I should point out that, while I can still tell the difference between the “replacement parts” in my left knee, which don’t feel quite the same as the “original equipment,” that knee has, finally, settled down to as close to “normal” as it’s likely to get and is only noticeable to me by an occasional, quiet “popping” sound when I catch it strangely. Anyway, I’ve been going to sessions with my Physical Therapist (happily, mostly with the young lady who supervised most of my therapy for my Left knee, of whom I became rather fond). While I won’t exactly say that I have enjoyed the PT sessions, she does a very nice job of making sure that I do the work involved, but actually manage to enjoy myself a bit in the process. I’m sure her colleagues are equally skilled, but a familiar face does make the process pleasanter.
So, things have been pretty quiet for me for the last month. I haven’t really gone anywhere, nor done much of anything. Other than the PT, I’ve read a lot (mostly rereading mysteries I’m fond of and haven’t read in a while). I’ve reread the entire Charlie Moon series by James D. Doss and I’m about halfway through the original Leaphorn/Chee series by Tony Hillerman, and am looking forward to working my way through the entire series including the expansion novels which also include the addition of Bernie Manuelito as a major character. This expansion is by Anne Hillerman, who took over the series after her father’s death. I have found both of these series, set primarily among the Ute people (Doss) and the Navajos (Hillerman), but drawing on the rich culture of the several Native Peoples who live (and lived) near the junction on Arizona, New Mexico, Colorado and Utah to be quite enjoyable. I confess that I enjoy the mysteries, but have also become quite fond of the insight I have gained into the traditions and religions of these peoples.
I have also been thinking that it’s almost exactly three years since Maggi and Brian got married on our back porch because they couldn’t have the wedding they really wanted at the Joslyn Castle here in town due to that thing called COVID. That means that it’s been three years since I was ordained as a minister of the Universal Life Church. I can’t say that my “ordination experience” had a terrifically profound effect on me, although I didn’t take it lightly, either. But Maggi is my daughter, and guy’s do weird things for their kids, and if there were ever two people who I was convinced should be married, it was those two. In fact, when we were writing the brief ceremony which was used, I made a point of commenting that I did not consider it to be creating a relationship between these two people, but simply a public acknowledgment of the existence of that relationship. The best “weddings” of which I have been aware seem to have been such acknowledgements, and I was confident that it applied in this case, or I would not have participated.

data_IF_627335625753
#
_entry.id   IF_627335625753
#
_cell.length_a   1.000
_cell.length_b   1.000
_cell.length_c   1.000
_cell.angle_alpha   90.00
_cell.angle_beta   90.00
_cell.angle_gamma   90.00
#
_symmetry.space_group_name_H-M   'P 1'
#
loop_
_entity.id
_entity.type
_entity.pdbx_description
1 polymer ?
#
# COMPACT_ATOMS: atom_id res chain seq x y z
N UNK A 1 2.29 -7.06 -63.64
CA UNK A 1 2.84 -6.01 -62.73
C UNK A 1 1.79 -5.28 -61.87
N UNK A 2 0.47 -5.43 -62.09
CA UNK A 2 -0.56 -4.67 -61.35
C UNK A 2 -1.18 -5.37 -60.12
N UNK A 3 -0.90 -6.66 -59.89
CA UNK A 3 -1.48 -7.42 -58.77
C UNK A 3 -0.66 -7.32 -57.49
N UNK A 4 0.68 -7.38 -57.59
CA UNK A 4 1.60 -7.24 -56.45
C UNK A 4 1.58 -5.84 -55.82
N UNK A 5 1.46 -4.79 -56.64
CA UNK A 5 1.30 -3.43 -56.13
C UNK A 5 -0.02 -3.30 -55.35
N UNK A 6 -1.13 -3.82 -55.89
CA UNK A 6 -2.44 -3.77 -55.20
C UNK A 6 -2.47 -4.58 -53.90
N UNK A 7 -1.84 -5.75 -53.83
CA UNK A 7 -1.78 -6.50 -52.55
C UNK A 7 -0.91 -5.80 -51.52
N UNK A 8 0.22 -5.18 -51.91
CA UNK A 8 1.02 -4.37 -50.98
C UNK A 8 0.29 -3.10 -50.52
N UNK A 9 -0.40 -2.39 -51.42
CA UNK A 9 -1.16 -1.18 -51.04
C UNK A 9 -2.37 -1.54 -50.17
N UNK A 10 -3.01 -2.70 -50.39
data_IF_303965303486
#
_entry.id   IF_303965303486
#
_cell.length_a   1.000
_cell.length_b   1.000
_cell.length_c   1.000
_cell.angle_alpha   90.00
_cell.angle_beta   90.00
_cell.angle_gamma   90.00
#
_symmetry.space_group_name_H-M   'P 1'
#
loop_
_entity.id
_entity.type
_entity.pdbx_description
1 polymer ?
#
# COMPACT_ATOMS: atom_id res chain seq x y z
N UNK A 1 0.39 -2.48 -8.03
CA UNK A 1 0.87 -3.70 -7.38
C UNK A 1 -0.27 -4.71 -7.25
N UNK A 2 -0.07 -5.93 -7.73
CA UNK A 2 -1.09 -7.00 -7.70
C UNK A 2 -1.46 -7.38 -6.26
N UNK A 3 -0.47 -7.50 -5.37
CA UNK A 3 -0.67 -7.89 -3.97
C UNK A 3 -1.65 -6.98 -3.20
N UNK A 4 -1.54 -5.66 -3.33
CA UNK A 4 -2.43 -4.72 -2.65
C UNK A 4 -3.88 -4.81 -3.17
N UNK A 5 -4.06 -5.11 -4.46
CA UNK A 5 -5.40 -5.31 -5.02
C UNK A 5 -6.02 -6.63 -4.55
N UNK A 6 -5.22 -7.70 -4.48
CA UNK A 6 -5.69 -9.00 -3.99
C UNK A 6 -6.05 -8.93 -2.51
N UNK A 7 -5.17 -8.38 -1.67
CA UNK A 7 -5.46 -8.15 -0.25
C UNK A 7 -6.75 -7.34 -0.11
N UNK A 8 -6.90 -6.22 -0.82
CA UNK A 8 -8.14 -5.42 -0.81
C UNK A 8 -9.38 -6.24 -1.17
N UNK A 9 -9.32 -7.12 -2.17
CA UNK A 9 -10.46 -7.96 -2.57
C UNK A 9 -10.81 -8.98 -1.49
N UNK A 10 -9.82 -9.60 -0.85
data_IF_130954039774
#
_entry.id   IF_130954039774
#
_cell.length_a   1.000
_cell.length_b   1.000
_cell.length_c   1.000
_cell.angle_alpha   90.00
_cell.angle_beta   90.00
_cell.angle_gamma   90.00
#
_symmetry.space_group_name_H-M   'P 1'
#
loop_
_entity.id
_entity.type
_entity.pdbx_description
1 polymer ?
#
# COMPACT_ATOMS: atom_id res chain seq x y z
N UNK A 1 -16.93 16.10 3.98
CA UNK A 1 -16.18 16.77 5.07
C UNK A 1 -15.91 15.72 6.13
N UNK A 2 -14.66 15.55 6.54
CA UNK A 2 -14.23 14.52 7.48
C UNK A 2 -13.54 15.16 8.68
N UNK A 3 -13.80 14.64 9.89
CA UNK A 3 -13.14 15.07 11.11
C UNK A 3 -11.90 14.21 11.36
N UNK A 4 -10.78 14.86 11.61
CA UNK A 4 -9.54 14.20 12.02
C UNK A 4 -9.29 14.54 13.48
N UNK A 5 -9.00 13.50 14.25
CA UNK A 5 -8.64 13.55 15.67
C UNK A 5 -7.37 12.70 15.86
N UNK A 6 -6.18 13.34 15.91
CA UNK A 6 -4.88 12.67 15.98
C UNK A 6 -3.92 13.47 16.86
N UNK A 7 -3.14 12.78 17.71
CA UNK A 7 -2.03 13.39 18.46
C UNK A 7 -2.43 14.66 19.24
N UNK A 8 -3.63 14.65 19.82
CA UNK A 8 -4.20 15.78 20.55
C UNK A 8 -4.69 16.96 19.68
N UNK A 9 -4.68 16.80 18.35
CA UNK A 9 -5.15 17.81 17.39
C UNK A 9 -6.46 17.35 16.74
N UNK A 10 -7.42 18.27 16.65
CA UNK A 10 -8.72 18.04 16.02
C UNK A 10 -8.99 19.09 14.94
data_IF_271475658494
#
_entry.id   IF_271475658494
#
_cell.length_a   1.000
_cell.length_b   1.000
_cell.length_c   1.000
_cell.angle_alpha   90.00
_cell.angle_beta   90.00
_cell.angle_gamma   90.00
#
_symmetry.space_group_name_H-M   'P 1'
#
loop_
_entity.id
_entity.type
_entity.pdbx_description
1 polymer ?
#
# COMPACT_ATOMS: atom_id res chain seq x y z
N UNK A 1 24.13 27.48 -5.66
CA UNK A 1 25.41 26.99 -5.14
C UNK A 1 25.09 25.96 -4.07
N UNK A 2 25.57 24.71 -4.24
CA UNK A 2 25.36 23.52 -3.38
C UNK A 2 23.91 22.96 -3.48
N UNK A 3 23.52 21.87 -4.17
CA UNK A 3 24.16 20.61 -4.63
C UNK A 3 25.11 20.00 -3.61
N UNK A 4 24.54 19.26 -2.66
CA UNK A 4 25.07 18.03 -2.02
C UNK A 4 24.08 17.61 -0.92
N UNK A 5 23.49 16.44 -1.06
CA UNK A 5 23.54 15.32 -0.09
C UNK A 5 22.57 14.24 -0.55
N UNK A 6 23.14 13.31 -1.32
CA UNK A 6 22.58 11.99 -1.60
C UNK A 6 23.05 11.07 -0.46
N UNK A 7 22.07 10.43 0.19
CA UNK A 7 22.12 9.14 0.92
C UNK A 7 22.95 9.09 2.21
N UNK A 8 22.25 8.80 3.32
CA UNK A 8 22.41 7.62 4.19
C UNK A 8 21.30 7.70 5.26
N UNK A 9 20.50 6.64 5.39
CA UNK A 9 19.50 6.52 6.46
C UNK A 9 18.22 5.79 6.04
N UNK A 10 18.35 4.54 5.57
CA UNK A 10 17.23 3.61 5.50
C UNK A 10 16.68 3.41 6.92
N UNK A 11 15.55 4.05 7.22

But, enough about such things, The rest of this may not be as well though out as my usual silliness, but I do have a cache of odds and ends which I can use to make this worth the trouble of posting. These are just a few “odds and ends” I found amusing.
Obviously, doctors have been on my mind a good deal in the last few weeks. Doctors handwriting is notoriously bad, so when I encountered this a while back, I was quite amused.
“There can be no keener revelation of a society’s soul than the way in which it treats its children.”
— Nelson Mandela
“Words are, in my not-so-humble opinion, our most inexhaustible source of magic; capable of both inflicting injury, and remedying it.” ― Albus Dumbledore, Harry Potter and the Deathly Hallows